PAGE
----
This clustering of activists into silos fits into a broader trend in advanced capitalist nations toward greater individualistic self-expression and less civic participation. With this backdrop, it is as if activism has morphed into a specific identity that centers on a hobby — something akin to being a skier or a theater person or a foodie — rather than a civic or political responsibility that necessarily traverses groups and interests. In a society that is self-selecting into ever more specific microaggregations, it makes sense that activism itself could become one such little niche — that activism would become its own particular community of interest that self-selecting individual activists join. The problem is that, when it comes to challenging entrenched power, we need more than little niches and selfselectors. We need much larger swaths of society.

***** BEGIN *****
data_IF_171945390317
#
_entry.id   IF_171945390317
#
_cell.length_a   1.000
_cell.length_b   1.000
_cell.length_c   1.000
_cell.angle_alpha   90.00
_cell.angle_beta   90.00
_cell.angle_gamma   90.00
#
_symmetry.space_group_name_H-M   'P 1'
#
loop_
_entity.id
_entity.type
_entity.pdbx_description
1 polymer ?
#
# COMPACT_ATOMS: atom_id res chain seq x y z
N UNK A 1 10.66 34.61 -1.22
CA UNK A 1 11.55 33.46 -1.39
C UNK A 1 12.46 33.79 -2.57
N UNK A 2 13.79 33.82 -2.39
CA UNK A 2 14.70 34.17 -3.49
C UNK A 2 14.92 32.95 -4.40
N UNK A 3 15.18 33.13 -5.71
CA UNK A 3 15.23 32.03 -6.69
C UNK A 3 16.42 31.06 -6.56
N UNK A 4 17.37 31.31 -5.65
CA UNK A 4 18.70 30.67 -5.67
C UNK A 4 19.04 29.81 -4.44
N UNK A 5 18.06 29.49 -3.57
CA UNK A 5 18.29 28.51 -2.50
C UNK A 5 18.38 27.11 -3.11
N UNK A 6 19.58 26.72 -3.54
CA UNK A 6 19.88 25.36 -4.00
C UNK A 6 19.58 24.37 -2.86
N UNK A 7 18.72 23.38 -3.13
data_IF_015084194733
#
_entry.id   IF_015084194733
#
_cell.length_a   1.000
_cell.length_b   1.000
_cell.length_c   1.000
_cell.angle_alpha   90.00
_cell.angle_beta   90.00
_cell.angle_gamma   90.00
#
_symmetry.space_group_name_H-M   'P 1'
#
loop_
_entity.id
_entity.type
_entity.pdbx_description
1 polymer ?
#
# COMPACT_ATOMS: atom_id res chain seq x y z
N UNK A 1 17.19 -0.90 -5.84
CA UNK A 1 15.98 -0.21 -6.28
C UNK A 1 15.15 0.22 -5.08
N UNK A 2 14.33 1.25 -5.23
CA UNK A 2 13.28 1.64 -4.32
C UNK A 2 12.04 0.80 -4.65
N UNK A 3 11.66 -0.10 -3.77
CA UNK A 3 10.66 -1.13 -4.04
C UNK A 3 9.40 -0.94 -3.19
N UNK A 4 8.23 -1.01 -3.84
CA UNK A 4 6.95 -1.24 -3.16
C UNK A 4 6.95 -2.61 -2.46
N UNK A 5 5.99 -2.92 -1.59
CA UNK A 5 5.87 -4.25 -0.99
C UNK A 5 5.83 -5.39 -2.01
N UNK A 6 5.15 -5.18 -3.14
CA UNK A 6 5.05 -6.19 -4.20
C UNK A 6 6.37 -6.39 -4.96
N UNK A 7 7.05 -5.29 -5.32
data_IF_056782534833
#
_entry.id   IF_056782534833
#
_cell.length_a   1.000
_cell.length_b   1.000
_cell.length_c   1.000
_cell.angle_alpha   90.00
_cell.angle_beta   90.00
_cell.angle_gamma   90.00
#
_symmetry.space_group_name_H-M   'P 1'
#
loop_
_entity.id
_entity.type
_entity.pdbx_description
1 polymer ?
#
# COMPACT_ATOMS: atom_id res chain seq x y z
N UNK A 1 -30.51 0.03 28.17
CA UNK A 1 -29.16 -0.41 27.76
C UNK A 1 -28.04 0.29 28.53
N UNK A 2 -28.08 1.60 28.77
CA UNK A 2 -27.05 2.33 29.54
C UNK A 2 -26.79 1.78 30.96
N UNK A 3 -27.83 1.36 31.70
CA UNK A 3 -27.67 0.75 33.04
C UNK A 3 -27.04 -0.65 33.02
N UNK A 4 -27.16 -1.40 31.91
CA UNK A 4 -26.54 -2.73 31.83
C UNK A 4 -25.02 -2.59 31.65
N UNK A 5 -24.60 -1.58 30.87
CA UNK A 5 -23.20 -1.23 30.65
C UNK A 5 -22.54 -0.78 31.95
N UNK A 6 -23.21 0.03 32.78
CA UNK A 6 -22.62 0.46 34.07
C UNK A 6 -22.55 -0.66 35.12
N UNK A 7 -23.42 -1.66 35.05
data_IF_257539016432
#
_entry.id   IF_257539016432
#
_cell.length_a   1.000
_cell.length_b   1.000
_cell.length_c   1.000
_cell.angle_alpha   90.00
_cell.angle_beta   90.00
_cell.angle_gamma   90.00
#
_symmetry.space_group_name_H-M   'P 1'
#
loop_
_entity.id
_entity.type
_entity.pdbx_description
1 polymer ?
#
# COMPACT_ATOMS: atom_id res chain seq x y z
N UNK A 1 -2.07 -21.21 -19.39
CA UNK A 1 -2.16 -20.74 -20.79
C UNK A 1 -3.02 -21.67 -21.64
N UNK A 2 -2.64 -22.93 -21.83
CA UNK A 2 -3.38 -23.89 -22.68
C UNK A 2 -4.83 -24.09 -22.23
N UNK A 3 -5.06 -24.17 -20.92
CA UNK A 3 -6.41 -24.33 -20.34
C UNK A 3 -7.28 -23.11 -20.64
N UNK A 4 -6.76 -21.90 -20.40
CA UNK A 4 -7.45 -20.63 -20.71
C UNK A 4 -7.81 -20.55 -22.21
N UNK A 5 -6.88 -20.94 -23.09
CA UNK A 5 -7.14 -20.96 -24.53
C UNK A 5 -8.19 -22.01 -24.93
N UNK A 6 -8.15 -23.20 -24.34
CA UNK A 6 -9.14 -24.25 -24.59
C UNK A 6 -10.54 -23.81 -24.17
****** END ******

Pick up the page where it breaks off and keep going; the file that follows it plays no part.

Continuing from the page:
A fledgling movement that attempts to attract only individuals as individuals, one at a time, will never grow fast enough to effect big systemic change. Powerful political challengers have never built their operations entirely from scratch, but rather by means of politicizing, activating and aligning existing social blocs and institutions. Participation in the civil rights movement, for example, was hardly an individual matter; it tended to arise in relation to already established membership in communities and institutions — especially membership in black churches, historically black colleges and chapters of the NAACP. In the 1980s, Ralph Reed and other leaders of the emergent Christian Right studied the civil rights movement and emulated its approach, organizing whole congregations. In this way, fundamentalist churches became a major base of power that has maintained the hegemony of a right-wing alignment between Wall Street and social conservatives for the last few decades.